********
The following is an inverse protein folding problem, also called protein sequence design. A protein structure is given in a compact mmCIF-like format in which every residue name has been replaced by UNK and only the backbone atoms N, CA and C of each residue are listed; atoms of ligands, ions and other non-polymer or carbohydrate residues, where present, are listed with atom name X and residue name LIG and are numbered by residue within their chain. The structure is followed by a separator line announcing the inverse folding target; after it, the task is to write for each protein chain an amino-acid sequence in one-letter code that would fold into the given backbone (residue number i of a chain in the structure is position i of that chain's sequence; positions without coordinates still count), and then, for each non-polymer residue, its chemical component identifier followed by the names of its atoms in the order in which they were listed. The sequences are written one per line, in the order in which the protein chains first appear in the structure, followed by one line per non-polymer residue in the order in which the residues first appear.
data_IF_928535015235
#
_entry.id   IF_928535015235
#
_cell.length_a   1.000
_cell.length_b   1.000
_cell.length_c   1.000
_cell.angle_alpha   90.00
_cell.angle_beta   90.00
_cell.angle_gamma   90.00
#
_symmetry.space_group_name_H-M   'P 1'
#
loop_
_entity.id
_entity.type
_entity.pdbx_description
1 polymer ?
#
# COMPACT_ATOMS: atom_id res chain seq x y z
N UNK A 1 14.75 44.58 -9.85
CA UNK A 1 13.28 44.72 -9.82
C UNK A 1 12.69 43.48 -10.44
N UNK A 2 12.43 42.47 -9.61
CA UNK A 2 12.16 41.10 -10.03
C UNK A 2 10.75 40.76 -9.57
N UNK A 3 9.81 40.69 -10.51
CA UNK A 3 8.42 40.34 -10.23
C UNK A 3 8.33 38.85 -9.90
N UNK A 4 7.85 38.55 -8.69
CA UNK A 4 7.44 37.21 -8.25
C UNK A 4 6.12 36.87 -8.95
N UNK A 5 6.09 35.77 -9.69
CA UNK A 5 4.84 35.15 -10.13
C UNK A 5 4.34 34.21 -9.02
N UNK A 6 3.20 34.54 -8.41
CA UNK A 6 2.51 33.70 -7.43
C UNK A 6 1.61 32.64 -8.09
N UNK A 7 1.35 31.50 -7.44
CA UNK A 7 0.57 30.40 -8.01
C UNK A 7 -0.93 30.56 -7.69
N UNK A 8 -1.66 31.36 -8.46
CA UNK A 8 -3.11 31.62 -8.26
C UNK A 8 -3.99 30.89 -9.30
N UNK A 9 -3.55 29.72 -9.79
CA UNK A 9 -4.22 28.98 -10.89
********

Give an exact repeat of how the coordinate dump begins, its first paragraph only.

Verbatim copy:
The following is an inverse protein folding problem, also called protein sequence design. A protein structure is given in a compact mmCIF-like format in which every residue name has been replaced by UNK and only the backbone atoms N, CA and C of each residue are listed; atoms of ligands, ions and other non-polymer or carbohydrate residues, where present, are listed with atom name X and residue name LIG and are numbered by residue within their chain. The structure is followed by a separator line announcing the inverse folding target; after it, the task is to write for each protein chain an amino-acid sequence in one-letter code that would fold into the given backbone (residue number i of a chain in the structure is position i of that chain's sequence; positions without coordinates still count), and then, for each non-polymer residue, its chemical component identifier followed by the names of its atoms in the order in which they were listed. The sequences are written one per line, in the order in which the protein chains first appear in the structure, followed by one line per non-polymer residue in the order in which the residues first appear.